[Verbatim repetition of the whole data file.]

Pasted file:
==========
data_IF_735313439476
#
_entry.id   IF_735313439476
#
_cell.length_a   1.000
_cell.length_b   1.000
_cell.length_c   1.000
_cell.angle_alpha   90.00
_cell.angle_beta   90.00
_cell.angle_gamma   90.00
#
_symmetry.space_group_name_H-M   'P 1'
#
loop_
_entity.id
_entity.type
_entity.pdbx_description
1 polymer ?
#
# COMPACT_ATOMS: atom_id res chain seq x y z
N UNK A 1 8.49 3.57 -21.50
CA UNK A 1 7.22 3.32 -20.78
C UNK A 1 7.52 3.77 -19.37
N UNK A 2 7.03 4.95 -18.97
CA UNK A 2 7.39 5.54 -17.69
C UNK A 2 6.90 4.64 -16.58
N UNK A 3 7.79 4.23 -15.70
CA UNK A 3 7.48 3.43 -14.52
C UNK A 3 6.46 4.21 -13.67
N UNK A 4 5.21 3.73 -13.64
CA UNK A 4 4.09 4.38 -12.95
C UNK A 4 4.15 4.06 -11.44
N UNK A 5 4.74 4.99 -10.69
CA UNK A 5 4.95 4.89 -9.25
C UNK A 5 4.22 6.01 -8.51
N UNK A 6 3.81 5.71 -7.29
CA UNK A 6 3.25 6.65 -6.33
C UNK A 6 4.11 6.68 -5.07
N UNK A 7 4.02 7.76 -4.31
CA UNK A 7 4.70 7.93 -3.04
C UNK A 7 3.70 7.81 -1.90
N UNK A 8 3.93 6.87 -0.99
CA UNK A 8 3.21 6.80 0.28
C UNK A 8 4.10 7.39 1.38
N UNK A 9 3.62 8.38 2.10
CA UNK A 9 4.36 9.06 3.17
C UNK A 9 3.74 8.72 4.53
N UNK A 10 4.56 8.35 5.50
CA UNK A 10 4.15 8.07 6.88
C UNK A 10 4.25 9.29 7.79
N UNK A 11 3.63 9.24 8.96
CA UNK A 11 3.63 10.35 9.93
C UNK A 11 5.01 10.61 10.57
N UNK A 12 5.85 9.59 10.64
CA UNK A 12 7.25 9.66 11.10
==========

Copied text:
data_IF_735313439476
#
_entry.id   IF_735313439476
#
_cell.length_a   1.000
_cell.length_b   1.000
_cell.length_c   1.000
_cell.angle_alpha   90.00
_cell.angle_beta   90.00
_cell.angle_gamma   90.00
#
_symmetry.space_group_name_H-M   'P 1'
#
loop_
_entity.id
_entity.type
_entity.pdbx_description
1 polymer ?
#
# COMPACT_ATOMS: atom_id res chain seq x y z
N UNK A 1 8.49 3.57 -21.50
CA UNK A 1 7.22 3.32 -20.78
C UNK A 1 7.52 3.77 -19.37
N UNK A 2 7.03 4.95 -18.97
CA UNK A 2 7.39 5.54 -17.69
C UNK A 2 6.90 4.64 -16.58
N UNK A 3 7.79 4.23 -15.70
CA UNK A 3 7.48 3.43 -14.52
C UNK A 3 6.46 4.21 -13.67
N UNK A 4 5.21 3.73 -13.64
CA UNK A 4 4.09 4.38 -12.95
C UNK A 4 4.15 4.06 -11.44
N UNK A 5 4.74 4.99 -10.69
CA UNK A 5 4.95 4.89 -9.25
C UNK A 5 4.22 6.01 -8.51
N UNK A 6 3.81 5.71 -7.29
CA UNK A 6 3.25 6.65 -6.33
C UNK A 6 4.11 6.68 -5.07
N UNK A 7 4.02 7.76 -4.31
CA UNK A 7 4.70 7.93 -3.04
C UNK A 7 3.70 7.81 -1.90
N UNK A 8 3.93 6.87 -0.99
CA UNK A 8 3.21 6.80 0.28
C UNK A 8 4.10 7.39 1.38
N UNK A 9 3.62 8.38 2.10
CA UNK A 9 4.36 9.06 3.17
C UNK A 9 3.74 8.72 4.53
N UNK A 10 4.56 8.35 5.50
CA UNK A 10 4.15 8.07 6.88
C UNK A 10 4.25 9.29 7.79
N UNK A 11 3.63 9.24 8.96
CA UNK A 11 3.63 10.35 9.93
C UNK A 11 5.01 10.61 10.57
N UNK A 12 5.85 9.59 10.64
CA UNK A 12 7.25 9.66 11.10